Fast Company on how to introduce new ideas: Completely roll over

Getting People To Listen To New Ideas

I really like Fast Company and read it a lot, although moreso the digital side and less so the paper side (if I read the print product, I’m probably on a plane somewhere). Sometimes, however, they massively whiff with the stuff they let through the cracks. A good example would be this “hiring with intention” article.

Today, there’s another one: “4 Strategies For Introducing New Ideas At Work.” (Headline with a number, naitch.)

Before we dive into how stupid and awful this is, let’s pause for a second and consider the implications here. Since about 1973, give or take, there’s a prevailing mentality — at least in American business — that the rich are getting richer, taking more decision-making authority, and just kicking stuff down the chain as opposed to actually listening to any ideas. You could probably find millions of people who feel this way. As a result, movements like “employee engagement” sprung up; thing is, no one really understands it and where the bottom-line value lies on it. The people that do understand it can’t convey it properly, because the bottom-line isn’t there yet. For decades we’ve thought “Oh, if we lose someone — even if they’re good — well, we’ll hire and we’ll make do.” And it mostly works. So who cares how tethered a person is to their org, or how happy they are? So long as they’re hitting deliverables, right?

So in this world where the top dogs dominate everything, this concept of “getting an idea through” — because in reality, good ideas can come from anywhere — is pretty important. So you take a respected business mag like Fast Company and they go front-page digital with an article about how to get ideas introduced and recognized, and you think … whoa, this might be interesting or insightful. No. The opposite.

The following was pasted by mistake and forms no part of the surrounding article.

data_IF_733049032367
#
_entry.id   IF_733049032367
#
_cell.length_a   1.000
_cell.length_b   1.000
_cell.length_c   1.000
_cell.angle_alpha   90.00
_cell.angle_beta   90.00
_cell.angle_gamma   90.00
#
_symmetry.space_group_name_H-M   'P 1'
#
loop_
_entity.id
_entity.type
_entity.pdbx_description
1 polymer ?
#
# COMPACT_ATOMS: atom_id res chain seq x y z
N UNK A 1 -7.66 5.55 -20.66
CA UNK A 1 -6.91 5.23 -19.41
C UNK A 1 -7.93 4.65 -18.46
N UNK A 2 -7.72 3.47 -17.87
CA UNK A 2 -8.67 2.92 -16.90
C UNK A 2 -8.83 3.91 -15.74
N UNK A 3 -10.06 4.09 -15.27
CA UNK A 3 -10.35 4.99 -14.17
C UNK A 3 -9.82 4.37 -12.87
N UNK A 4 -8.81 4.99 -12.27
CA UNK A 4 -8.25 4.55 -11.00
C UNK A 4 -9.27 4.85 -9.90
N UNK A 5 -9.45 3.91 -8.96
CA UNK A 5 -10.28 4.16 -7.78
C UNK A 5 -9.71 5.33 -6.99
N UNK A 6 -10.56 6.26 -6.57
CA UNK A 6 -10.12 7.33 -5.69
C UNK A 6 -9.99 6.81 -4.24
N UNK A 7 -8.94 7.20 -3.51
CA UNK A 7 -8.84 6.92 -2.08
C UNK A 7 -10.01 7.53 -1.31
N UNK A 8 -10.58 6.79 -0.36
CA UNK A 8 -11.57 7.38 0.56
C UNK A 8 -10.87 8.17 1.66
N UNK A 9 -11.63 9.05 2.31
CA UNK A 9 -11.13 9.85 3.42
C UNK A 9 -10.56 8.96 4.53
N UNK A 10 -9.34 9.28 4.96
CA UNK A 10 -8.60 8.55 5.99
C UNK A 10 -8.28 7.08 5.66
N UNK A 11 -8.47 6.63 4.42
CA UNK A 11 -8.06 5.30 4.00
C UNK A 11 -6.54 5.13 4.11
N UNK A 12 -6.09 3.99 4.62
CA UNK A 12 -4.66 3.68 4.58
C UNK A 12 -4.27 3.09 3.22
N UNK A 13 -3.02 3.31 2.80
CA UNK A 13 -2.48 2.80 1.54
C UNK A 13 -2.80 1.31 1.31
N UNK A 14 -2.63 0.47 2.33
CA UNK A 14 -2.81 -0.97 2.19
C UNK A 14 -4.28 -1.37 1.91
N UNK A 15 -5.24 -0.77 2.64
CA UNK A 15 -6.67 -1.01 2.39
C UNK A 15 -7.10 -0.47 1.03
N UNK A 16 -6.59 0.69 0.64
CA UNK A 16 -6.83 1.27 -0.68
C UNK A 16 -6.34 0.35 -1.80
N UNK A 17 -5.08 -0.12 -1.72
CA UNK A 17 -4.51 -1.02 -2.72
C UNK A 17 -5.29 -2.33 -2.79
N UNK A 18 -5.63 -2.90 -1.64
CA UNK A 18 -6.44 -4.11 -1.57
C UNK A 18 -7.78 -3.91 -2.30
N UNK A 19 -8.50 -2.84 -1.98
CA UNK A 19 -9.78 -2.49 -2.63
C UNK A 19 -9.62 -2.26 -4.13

Here were the aforementioned four strategies:

  • Align with the decision-makers
  • Be flexible
  • Be visual
  • Don’t get too excited

LOL. Here’s what that means:

  • Come at the bosses with what they already want. Don’t try new things.
  • Be prepared to change everything so that it’s really now their idea.
  • Have a couple of pictures, because they will probably be checking their e-mails during the preso anyway.
  • Don’t get too excited. Probably you’ll be kicked back to rank-and-file even if the idea makes them bank.

That’s hell.

Here’s a better take:

Look, the big dogs will always be the big dogs, and most of your ideas won’t go anywhere. The sad reality of the modern first-world workplace is that we talk about ideas and collaboration and communication mattering to us, but none of that stuff even remotely matters. It’s about (a) making money and (b) relationships around making money. If you can master those two things, you’ll be fine. If you honestly buy into the notion of “Well, we listen to ideas, and that’s how we promote,” well… I wouldn’t answer any e-mails from Nigerian princes anytime soon.

Ted Bauer

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